The Infinity Puzzle: Quantum Field Theory and the Hunt for an Orderly Universe
2011 Basic Books £16.99/$28.99hb 448pp
Since it opened for business a couple of years back, CERN’s Large Hadron Collider (LHC) has been confirming the validity of the Standard Model of particle physics to ever-greater precision and accuracy. In the process, it has been causing ever-greater frustration among theorists, many of whom had hoped that the collider would quickly uncover new physics. Given the Standard Model’s current robust status, it is easy to forget that during the 20th century, its theoretical bedrock – quantum field theory – was left for dead at least twice by its own creators. Frank Close’s book The Infinity Puzzle contains a timely reminder of these near-death experiences.
The first convincing quantum description of a field, the reader learns, arrived in 1928, in the form of Paul Dirac’s theory of the electron and of the electromagnetic interaction. Dirac’s equations had some indisputable successes: they fitted spectroscopic data, explained photons and quantum spin, and even foresaw the existence of the positron. But his theory seemed incomplete. If a field is supposed to be a “thing” with a quantum life of its own, then it surely should interact with the electron that generated it – yet Dirac’s equations seemed unable to account for such “self-interaction”. Theorists’ fears were confirmed in 1947 when Willis Lamb announced that he had found a small deviation from the predictions of Dirac’s theory in the hydrogen spectrum.
Fortunately, the theoretical physics community was full of creative sparks with plenty of time on their hands, as the Second World War and the Manhattan Project had finished. Before the end of the 1940s, Richard Feynman, Julian Schwinger, Shin’ichiro Tomonaga and Freeman Dyson had created quantum electrodynamics, or QED, in its modern form. The new quantum field theory modelled the interactions of the electron with its own field and also with the sea of virtual particles that pop in and out of existence in the vacuum, as required by the Heisenberg uncertainty principle. Whereas simple-minded calculations of these interactions gave paradoxical results in which quantities added up to infinity, QED made the infinities go away thanks to an accounting trick called renormalization. Although most theorists, beginning with Dirac himself, saw renormalization as contrived and probably wrong, QED’s agreement with experiment was and still is – unparalleled by that of any other scientific theory.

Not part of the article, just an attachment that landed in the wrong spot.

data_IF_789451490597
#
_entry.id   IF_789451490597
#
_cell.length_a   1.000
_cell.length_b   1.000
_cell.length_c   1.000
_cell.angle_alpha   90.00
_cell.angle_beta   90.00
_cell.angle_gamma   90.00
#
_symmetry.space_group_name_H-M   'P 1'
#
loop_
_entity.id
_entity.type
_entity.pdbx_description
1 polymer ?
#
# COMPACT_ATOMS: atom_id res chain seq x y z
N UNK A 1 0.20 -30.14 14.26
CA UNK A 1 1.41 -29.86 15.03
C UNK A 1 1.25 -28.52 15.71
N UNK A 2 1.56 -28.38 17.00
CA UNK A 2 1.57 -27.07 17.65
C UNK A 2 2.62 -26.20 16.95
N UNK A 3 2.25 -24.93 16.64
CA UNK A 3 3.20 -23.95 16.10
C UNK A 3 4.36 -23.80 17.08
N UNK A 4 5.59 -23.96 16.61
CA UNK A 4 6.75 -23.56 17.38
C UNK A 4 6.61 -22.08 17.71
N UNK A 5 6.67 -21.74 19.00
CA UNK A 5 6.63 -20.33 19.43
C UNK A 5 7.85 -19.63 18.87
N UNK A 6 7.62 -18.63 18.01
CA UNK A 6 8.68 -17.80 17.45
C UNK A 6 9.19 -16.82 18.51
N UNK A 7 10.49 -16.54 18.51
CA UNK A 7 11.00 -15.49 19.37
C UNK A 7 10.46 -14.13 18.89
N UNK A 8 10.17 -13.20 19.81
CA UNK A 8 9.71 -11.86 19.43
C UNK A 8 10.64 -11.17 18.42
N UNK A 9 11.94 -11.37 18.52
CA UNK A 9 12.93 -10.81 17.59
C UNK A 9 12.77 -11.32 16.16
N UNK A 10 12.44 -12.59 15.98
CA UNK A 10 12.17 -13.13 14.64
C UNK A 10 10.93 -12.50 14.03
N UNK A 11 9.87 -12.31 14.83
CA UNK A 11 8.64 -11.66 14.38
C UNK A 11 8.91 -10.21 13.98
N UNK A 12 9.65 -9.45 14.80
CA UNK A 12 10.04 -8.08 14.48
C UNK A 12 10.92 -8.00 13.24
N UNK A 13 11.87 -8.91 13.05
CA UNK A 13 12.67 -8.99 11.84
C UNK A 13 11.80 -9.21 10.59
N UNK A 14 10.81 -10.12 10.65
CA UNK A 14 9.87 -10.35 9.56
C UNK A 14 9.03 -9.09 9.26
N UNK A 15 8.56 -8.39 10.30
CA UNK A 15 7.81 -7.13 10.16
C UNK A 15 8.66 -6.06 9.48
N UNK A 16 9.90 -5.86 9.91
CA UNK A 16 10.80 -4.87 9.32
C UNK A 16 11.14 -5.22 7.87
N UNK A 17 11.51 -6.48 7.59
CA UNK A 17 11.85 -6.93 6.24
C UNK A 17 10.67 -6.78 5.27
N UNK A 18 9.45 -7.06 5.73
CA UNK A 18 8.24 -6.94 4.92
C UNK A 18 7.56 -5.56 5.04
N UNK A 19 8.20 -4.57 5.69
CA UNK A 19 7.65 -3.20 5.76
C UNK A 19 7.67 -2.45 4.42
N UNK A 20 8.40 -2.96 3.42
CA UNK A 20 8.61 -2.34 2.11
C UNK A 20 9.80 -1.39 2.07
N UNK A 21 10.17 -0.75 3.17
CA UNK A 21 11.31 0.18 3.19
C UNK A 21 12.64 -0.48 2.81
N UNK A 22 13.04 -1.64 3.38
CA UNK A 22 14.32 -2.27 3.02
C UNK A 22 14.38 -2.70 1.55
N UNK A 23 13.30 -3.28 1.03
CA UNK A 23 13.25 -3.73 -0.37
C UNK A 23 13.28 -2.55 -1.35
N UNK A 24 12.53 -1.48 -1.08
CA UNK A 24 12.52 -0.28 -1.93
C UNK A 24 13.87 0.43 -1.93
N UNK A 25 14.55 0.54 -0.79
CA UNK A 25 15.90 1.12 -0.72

However, as Steven Weinberg would later write, “it was not long before there was another collapse in confidence”, when “shares in quantum field theory tumbled at the physics bourse”. The reasons went beyond people’s qualms about cooking the books in their calculations. The real problem came when physicists turned their attention to the weak interaction, and realized to their horror that this force resisted being renormalized at all. Instead, its infinities remained untamed – hence the puzzle referred to in the book’s title.
Throughout the 1950s and 1960s, researchers kept trying to fix quantum field theory and to expand it to include the weak force. It was during this period that theorists proposed ways to unify the electromagnetic and weak force, to apply gauge invariance to the weak force, and to show that this could be done while keeping the weak force short range, as experiment says it should be. The latter effort led to what is now known as the Higgs mechanism, and its saga rightfully occupies a substantial part of the book.
But as long as infinities kept popping up, all these efforts were doomed. Some theorists, such as Lev Landau, proposed scrapping the entire framework of quantum field theory and focusing instead only on the things one can actually observe: the inputs and outputs of particle collisions. This back-to-basics approach led to ideas known as quantum democracy and the bootstrap model, as well as ambitious proposals to abandon the notions of elementary particles and wavefunctions. Close’s account does not really delve into these alternative attempts, focusing instead on how even the creators of the electroweak unified theory – which is now an integral part of the Standard Model – seemed to lose hope that quantum field theory would survive. Weinberg’s paper of 1967 on electroweak symmetry breaking is now one of the most widely cited physics papers in history, but it went practically unnoticed at the time of publication. For several years, Close reminds us, no-one cited it at all – not even Weinberg himself.